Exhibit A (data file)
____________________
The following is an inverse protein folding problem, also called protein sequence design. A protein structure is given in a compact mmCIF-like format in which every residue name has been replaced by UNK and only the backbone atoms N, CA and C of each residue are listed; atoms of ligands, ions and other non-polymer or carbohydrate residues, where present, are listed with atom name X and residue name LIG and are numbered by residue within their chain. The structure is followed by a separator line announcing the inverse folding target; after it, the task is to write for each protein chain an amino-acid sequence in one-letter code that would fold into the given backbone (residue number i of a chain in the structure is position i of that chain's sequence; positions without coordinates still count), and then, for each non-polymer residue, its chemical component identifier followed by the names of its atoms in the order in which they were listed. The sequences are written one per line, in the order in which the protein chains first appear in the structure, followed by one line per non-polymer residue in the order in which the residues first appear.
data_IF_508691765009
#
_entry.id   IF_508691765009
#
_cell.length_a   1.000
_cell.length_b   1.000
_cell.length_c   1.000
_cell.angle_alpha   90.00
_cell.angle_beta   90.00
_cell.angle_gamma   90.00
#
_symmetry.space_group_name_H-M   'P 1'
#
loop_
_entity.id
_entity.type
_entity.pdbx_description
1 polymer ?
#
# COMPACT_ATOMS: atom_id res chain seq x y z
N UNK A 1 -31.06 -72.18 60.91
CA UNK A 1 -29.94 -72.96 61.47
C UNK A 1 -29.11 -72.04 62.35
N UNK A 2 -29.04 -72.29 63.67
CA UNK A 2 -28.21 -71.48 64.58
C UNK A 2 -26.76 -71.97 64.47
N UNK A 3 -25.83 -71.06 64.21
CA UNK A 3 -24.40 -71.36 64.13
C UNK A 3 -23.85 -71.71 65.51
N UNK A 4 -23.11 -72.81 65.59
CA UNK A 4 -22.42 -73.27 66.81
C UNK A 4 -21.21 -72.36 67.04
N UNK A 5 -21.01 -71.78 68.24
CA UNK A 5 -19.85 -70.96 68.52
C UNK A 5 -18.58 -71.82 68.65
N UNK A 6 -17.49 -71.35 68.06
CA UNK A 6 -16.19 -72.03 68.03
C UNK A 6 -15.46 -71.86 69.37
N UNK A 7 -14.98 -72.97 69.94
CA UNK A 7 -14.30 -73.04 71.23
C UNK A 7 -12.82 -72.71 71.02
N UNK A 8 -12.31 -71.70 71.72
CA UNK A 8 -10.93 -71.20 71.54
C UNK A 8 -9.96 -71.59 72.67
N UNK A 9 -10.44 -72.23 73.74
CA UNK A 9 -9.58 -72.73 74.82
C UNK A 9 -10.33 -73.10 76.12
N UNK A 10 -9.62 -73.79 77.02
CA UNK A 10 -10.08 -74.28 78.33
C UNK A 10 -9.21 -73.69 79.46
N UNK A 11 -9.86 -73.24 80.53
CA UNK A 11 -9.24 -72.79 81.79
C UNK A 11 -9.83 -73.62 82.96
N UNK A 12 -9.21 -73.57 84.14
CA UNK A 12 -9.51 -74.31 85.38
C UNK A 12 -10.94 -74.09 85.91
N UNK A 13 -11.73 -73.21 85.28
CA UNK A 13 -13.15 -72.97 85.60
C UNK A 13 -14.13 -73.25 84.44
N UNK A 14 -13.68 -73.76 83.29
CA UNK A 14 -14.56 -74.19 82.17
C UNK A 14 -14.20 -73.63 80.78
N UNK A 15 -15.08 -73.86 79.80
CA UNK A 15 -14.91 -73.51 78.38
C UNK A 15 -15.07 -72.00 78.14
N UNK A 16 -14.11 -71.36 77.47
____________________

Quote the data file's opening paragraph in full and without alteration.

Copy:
The following is an inverse protein folding problem, also called protein sequence design. A protein structure is given in a compact mmCIF-like format in which every residue name has been replaced by UNK and only the backbone atoms N, CA and C of each residue are listed; atoms of ligands, ions and other non-polymer or carbohydrate residues, where present, are listed with atom name X and residue name LIG and are numbered by residue within their chain. The structure is followed by a separator line announcing the inverse folding target; after it, the task is to write for each protein chain an amino-acid sequence in one-letter code that would fold into the given backbone (residue number i of a chain in the structure is position i of that chain's sequence; positions without coordinates still count), and then, for each non-polymer residue, its chemical component identifier followed by the names of its atoms in the order in which they were listed. The sequences are written one per line, in the order in which the protein chains first appear in the structure, followed by one line per non-polymer residue in the order in which the residues first appear.